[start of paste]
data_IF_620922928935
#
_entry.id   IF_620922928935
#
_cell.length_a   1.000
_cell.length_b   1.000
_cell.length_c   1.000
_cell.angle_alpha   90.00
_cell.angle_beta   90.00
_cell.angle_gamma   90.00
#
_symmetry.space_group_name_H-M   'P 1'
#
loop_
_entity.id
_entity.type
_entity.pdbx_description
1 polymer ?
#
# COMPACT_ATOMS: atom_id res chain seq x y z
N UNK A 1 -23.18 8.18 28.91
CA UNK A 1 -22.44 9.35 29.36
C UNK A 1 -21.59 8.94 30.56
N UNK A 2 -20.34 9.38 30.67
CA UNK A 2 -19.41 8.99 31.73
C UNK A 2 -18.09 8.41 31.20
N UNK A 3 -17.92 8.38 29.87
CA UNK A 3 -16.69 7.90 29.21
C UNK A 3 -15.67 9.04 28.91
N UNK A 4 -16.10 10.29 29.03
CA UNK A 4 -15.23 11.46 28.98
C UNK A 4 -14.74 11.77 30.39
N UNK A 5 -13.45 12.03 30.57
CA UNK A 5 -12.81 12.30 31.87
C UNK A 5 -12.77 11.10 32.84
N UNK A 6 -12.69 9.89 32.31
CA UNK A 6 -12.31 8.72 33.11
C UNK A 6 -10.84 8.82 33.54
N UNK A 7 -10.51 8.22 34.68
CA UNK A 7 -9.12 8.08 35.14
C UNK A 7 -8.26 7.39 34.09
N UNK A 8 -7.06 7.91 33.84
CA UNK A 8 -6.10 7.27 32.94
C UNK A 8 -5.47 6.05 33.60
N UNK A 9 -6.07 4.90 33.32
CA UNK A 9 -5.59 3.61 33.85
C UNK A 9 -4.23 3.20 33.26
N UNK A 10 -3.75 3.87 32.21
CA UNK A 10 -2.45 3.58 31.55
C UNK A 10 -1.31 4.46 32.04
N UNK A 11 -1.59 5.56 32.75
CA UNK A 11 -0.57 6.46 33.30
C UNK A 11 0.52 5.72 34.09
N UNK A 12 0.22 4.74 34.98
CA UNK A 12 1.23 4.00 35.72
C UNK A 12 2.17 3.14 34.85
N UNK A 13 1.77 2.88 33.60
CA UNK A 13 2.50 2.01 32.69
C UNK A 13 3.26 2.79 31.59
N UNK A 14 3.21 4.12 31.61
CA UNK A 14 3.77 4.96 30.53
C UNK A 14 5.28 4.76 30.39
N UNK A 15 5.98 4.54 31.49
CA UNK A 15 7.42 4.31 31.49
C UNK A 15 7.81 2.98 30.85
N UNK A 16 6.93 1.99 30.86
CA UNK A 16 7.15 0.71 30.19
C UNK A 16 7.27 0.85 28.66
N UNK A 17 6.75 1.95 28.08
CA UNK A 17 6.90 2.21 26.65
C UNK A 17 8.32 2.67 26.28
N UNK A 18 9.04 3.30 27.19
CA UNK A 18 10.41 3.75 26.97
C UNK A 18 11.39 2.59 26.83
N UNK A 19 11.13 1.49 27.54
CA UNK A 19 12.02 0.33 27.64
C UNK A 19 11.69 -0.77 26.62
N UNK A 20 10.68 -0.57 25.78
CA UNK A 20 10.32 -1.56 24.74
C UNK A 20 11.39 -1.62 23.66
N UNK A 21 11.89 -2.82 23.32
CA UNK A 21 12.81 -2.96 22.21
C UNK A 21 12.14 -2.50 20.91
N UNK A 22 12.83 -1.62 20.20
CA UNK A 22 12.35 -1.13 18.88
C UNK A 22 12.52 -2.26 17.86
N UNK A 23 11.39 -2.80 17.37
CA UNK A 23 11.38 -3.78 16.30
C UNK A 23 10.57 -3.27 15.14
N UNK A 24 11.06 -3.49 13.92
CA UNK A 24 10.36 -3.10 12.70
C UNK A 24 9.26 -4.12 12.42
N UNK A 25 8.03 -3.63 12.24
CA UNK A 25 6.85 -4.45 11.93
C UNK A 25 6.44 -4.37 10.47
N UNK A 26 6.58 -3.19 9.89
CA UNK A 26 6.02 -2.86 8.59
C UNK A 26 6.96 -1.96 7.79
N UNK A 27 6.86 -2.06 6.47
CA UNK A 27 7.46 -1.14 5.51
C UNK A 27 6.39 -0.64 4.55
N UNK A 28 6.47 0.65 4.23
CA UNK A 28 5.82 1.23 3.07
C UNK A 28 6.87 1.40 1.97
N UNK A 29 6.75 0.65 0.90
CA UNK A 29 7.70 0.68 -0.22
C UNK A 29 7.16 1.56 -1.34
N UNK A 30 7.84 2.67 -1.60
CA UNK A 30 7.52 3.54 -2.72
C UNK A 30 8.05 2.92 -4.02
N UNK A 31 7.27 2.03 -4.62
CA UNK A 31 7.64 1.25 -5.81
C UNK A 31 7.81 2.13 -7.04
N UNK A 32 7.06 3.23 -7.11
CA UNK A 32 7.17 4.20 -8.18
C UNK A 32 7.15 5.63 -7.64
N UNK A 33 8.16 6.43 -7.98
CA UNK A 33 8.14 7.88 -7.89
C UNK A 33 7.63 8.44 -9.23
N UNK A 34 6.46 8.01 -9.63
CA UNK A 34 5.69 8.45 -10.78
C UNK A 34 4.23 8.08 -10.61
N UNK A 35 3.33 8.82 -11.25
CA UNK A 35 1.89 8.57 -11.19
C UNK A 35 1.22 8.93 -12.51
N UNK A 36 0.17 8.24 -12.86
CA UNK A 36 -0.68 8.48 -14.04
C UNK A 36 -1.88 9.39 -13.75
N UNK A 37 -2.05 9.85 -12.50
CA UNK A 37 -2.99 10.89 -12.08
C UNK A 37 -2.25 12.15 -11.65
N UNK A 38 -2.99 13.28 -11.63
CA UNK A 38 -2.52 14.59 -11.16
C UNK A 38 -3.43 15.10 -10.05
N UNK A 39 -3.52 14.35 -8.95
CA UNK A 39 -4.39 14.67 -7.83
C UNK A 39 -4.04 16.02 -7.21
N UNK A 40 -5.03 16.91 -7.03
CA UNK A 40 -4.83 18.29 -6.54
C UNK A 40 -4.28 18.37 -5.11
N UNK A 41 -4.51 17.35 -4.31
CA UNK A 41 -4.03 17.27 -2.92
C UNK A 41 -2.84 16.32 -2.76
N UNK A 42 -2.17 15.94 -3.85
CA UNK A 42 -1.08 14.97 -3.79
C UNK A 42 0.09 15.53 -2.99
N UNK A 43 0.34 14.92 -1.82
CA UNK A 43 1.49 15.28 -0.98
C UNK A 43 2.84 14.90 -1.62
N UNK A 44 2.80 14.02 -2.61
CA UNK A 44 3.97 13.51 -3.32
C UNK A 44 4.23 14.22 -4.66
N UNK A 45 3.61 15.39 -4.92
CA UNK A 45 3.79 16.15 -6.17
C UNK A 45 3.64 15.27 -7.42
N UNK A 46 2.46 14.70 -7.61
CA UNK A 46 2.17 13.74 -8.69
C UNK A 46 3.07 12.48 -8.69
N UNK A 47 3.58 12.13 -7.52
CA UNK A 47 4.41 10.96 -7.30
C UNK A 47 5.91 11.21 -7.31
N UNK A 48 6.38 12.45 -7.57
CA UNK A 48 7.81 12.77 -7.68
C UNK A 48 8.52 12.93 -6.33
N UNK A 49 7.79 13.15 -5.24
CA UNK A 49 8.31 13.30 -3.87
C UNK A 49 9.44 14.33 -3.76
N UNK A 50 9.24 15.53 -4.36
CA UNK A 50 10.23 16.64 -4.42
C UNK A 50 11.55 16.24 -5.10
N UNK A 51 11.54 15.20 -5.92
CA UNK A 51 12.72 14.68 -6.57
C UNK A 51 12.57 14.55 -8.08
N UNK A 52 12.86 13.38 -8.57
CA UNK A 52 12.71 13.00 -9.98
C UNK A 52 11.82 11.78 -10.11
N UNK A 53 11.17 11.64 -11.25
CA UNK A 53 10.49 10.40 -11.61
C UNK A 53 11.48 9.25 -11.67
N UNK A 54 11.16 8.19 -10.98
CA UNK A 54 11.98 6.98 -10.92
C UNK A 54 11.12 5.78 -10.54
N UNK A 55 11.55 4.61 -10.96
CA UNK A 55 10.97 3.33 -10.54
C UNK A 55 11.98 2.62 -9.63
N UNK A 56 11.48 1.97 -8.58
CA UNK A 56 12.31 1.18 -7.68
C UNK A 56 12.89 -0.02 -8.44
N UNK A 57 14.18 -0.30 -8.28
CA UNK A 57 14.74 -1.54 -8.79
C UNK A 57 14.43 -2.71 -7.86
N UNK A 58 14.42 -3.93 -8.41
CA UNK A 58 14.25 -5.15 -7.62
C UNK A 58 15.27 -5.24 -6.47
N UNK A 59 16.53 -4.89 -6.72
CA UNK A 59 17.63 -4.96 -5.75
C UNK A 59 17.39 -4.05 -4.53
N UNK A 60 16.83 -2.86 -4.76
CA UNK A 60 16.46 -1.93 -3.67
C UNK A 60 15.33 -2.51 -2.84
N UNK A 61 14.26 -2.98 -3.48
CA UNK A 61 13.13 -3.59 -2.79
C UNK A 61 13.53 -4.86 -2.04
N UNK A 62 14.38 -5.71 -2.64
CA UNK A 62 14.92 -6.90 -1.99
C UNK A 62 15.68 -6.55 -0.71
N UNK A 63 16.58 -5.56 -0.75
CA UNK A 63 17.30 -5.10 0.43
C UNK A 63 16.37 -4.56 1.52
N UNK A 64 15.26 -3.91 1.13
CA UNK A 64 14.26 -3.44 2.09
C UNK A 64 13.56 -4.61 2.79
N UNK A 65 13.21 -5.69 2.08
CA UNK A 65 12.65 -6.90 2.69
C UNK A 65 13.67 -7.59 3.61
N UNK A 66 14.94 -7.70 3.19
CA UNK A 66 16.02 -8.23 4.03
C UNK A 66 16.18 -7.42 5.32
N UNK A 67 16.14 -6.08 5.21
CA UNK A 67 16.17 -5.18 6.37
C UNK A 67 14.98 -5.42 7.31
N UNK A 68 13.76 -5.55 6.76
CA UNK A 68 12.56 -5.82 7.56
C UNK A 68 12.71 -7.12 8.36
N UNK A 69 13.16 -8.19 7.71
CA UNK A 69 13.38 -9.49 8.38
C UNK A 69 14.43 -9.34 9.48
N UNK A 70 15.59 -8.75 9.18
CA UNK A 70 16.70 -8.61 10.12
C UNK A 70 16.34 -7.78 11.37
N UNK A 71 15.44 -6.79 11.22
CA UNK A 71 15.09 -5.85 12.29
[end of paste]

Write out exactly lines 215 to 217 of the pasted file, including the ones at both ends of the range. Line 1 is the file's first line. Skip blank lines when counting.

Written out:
C UNK A 65 13.67 -7.59 3.61
N UNK A 66 14.94 -7.70 3.19
CA UNK A 66 16.02 -8.23 4.03